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Mark Moxon's Travel Writing

Thailand: The Currency Crisis

Signs for Coke and Tango in Thai
The cash crisis made drinks like Tango and Coke extremely cheap for visitors, but at a huge cost to the locals

We entered Thailand on Friday 19th December, heading for some Christmas cheer on the islands off the southern coast. Not only does it sound like a good spot – many travellers congregate in this area for Christmas, and it's never nice to be alone in the festive season – but the Thai currency crisis means my dollars can buy a lot more festive spirit. Listen to this for a story of mismanagement and corruption with a distinctly Southeast Asian flavour.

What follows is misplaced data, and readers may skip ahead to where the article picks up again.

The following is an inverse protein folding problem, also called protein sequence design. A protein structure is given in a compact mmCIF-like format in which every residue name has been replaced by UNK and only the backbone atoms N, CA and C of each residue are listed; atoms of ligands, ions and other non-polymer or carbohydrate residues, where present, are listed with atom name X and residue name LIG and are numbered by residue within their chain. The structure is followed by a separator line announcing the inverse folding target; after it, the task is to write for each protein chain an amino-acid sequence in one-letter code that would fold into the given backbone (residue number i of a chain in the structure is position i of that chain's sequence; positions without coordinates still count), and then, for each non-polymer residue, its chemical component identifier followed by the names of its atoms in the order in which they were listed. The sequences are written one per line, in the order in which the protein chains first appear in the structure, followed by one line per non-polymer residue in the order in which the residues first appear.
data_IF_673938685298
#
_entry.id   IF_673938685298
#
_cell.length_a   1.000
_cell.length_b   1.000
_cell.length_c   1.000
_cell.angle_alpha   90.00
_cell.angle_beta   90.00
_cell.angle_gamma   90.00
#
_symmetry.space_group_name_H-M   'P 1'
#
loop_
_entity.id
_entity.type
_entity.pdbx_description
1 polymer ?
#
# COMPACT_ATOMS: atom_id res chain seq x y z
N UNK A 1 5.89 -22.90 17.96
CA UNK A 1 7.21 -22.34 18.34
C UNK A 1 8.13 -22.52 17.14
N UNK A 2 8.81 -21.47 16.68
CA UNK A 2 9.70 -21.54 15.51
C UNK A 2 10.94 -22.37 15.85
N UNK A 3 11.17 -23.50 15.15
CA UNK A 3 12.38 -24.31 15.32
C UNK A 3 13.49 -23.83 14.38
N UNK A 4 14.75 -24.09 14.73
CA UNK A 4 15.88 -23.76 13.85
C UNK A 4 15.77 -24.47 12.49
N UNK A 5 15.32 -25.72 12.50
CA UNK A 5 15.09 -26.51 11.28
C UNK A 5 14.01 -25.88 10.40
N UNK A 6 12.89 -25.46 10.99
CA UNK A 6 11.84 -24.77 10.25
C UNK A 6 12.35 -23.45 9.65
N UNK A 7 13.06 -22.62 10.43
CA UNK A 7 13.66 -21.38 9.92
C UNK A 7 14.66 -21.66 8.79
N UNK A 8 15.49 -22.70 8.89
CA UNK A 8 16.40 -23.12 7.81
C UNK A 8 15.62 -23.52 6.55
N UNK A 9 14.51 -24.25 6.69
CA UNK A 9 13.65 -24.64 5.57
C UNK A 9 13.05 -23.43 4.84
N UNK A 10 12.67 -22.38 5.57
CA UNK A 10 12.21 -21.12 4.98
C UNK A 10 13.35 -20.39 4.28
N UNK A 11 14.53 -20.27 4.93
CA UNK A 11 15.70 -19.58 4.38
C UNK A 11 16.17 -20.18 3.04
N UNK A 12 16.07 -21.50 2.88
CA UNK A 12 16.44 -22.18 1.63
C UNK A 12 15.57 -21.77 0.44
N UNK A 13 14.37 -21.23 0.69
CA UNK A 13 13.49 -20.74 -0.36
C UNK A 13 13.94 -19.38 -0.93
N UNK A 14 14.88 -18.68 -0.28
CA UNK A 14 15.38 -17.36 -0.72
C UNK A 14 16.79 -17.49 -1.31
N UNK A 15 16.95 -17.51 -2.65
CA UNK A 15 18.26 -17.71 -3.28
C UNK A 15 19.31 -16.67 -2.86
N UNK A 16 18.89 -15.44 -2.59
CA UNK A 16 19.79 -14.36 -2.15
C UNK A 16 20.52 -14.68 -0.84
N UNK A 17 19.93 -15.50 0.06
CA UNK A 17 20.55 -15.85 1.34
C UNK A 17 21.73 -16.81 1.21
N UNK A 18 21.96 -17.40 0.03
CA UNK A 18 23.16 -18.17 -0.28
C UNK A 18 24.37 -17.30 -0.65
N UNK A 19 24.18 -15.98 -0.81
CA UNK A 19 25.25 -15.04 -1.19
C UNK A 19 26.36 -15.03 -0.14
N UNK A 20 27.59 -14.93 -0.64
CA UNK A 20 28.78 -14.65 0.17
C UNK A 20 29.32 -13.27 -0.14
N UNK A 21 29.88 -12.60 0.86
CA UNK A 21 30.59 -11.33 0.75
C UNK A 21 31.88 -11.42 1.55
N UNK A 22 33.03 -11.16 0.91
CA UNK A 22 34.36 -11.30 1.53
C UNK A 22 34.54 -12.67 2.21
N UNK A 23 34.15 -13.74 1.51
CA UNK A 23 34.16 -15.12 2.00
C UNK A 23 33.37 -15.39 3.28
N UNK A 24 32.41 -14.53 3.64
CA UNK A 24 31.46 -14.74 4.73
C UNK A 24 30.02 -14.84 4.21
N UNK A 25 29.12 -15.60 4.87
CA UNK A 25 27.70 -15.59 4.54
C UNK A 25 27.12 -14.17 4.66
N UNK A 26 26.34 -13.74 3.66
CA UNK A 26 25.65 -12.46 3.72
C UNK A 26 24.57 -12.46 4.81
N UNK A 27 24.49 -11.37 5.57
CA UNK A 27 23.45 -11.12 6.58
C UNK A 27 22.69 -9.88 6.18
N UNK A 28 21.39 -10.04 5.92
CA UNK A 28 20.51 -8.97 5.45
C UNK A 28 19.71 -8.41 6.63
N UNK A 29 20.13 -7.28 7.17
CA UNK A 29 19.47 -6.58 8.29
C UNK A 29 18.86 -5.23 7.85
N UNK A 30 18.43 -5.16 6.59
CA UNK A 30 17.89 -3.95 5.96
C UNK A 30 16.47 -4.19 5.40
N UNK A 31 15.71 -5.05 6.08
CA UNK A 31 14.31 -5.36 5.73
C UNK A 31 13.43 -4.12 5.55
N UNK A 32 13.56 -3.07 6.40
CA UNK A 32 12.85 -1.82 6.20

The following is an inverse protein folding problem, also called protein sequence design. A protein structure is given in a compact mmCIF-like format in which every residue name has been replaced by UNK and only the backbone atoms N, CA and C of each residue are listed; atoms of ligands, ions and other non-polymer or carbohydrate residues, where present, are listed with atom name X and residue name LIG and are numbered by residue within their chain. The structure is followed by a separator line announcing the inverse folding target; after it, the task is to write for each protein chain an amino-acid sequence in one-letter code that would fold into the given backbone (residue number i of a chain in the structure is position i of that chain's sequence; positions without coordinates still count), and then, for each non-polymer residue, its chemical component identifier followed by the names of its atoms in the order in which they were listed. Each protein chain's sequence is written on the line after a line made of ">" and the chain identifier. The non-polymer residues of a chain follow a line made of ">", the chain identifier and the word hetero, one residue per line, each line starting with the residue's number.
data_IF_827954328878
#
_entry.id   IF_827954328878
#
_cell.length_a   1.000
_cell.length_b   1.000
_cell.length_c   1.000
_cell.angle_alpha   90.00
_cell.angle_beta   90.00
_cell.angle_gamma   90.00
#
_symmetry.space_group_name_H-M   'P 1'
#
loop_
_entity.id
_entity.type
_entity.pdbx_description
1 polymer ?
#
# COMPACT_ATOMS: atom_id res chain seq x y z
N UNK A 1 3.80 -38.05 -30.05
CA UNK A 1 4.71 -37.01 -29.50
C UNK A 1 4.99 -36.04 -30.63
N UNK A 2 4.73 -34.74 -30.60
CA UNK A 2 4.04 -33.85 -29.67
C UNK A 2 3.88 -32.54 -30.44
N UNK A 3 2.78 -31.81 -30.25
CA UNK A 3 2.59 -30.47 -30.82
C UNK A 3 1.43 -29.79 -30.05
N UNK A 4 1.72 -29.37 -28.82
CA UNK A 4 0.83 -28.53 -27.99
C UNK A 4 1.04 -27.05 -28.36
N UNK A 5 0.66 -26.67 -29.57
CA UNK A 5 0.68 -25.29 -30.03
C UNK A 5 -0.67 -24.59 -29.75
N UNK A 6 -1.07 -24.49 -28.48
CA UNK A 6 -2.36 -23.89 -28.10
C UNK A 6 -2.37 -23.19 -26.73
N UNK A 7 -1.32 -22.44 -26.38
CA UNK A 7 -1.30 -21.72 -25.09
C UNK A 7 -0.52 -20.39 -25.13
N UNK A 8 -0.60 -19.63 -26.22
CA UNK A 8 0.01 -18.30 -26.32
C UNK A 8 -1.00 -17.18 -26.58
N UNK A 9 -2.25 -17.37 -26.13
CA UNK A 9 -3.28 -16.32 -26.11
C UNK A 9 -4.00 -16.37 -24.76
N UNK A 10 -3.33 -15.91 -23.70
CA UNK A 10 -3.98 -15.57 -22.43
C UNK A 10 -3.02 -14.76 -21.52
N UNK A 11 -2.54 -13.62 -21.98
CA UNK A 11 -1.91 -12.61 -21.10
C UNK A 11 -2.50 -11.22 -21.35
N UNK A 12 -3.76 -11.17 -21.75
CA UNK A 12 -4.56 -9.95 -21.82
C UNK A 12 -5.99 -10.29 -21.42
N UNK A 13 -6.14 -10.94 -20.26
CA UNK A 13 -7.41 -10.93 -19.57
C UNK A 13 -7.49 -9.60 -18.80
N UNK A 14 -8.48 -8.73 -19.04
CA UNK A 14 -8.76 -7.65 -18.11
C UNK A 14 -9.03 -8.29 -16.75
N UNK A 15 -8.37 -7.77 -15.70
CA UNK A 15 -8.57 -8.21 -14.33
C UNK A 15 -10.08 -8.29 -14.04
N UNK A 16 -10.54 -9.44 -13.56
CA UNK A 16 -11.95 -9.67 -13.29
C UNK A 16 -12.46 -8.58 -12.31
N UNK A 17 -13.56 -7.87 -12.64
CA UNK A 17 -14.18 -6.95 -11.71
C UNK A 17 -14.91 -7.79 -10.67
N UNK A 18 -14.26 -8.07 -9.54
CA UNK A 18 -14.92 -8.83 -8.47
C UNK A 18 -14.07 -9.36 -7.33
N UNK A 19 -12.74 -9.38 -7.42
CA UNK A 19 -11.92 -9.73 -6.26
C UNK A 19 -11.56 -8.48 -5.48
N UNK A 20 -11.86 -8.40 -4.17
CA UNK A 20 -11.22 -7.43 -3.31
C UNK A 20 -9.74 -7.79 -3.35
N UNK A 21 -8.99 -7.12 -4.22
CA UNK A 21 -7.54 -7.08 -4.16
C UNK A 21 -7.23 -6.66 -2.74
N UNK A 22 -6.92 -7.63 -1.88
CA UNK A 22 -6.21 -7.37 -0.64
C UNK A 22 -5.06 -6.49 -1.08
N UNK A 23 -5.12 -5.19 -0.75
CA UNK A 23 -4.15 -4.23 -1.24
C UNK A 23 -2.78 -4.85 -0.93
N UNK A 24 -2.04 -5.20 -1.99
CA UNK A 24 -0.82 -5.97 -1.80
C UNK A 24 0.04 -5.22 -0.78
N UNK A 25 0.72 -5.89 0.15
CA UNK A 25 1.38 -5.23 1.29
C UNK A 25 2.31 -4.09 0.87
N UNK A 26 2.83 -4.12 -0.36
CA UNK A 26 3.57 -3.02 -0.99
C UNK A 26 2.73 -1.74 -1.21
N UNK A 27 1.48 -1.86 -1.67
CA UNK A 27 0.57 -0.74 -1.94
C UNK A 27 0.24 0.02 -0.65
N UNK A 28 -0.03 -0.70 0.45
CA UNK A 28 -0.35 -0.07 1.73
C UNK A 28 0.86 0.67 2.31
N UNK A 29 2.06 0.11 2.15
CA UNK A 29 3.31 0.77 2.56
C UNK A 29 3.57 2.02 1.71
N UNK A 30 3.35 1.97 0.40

1 The International Monetary Fund (IMF) is the sister agency to the World Bank; the former helps out developing countries whose economies have gone disastrously wrong, while the latter funds development projects in the Third World. Here are a few figures to put things in perspective: Thailand is getting US$17 billion from the IMF; Indonesia about US$23 billion; South Korea maybe as much as US$60 to US$100 billion; by comparison, Mexico's bailout three years ago cost US$48 billion. The hope is that stalling the ASEAN crisis and that in South Korea (the world's 11th largest economy) will stop the crisis moving to Japan, which is having economic problems of its own. A Japanese crisis would hit the USA, which could trigger a global collapse, and that's the last thing we all need. It's all quite ironic when you consider that in 1963/64 the USA borrowed US$600 million from the IMF to bolster its own diving currency and restore investor confidence; the USA is now the largest contributor to the IMF's funds, having donated 18 per cent of the US$200 billion reserve the IMF has to throw around. History is circular, after all.